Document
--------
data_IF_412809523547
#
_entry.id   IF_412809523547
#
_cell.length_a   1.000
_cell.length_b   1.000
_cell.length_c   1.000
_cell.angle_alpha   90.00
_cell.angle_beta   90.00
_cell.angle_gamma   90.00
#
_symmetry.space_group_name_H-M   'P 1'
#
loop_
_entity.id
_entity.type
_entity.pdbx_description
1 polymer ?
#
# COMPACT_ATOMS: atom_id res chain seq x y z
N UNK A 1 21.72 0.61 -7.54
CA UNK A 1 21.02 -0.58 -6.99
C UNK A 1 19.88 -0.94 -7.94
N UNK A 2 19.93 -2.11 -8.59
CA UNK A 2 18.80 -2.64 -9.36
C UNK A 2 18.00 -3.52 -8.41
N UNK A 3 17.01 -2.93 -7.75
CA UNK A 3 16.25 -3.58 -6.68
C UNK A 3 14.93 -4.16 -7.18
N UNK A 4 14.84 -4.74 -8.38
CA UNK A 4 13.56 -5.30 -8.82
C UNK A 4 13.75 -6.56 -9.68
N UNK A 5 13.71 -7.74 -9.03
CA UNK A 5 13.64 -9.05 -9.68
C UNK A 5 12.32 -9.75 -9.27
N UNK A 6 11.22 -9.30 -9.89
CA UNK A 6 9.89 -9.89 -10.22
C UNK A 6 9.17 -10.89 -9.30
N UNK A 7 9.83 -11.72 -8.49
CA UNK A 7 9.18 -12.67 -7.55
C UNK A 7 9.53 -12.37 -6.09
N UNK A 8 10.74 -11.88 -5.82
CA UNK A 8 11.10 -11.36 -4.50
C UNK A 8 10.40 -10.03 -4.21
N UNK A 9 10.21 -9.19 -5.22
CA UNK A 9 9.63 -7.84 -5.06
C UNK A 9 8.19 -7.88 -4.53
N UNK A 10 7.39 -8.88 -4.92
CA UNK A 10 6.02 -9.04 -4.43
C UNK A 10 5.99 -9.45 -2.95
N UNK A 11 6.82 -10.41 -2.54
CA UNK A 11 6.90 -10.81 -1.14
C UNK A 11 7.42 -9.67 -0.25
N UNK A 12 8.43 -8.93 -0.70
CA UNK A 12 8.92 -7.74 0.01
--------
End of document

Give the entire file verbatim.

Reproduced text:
data_IF_412809523547
#
_entry.id   IF_412809523547
#
_cell.length_a   1.000
_cell.length_b   1.000
_cell.length_c   1.000
_cell.angle_alpha   90.00
_cell.angle_beta   90.00
_cell.angle_gamma   90.00
#
_symmetry.space_group_name_H-M   'P 1'
#
loop_
_entity.id
_entity.type
_entity.pdbx_description
1 polymer ?
#
# COMPACT_ATOMS: atom_id res chain seq x y z
N UNK A 1 21.72 0.61 -7.54
CA UNK A 1 21.02 -0.58 -6.99
C UNK A 1 19.88 -0.94 -7.94
N UNK A 2 19.93 -2.11 -8.59
CA UNK A 2 18.80 -2.64 -9.36
C UNK A 2 18.00 -3.52 -8.41
N UNK A 3 17.01 -2.93 -7.75
CA UNK A 3 16.25 -3.58 -6.68
C UNK A 3 14.93 -4.16 -7.18
N UNK A 4 14.84 -4.74 -8.38
CA UNK A 4 13.56 -5.30 -8.82
C UNK A 4 13.75 -6.56 -9.68
N UNK A 5 13.71 -7.74 -9.03
CA UNK A 5 13.64 -9.05 -9.68
C UNK A 5 12.32 -9.75 -9.27
N UNK A 6 11.22 -9.30 -9.89
CA UNK A 6 9.89 -9.89 -10.22
C UNK A 6 9.17 -10.89 -9.30
N UNK A 7 9.83 -11.72 -8.49
CA UNK A 7 9.18 -12.67 -7.55
C UNK A 7 9.53 -12.37 -6.09
N UNK A 8 10.74 -11.88 -5.82
CA UNK A 8 11.10 -11.36 -4.50
C UNK A 8 10.40 -10.03 -4.21
N UNK A 9 10.21 -9.19 -5.22
CA UNK A 9 9.63 -7.84 -5.06
C UNK A 9 8.19 -7.88 -4.53
N UNK A 10 7.39 -8.88 -4.92
CA UNK A 10 6.02 -9.04 -4.43
C UNK A 10 5.99 -9.45 -2.95
N UNK A 11 6.82 -10.41 -2.54
CA UNK A 11 6.90 -10.81 -1.14
C UNK A 11 7.42 -9.67 -0.25
N UNK A 12 8.43 -8.93 -0.70
CA UNK A 12 8.92 -7.74 0.01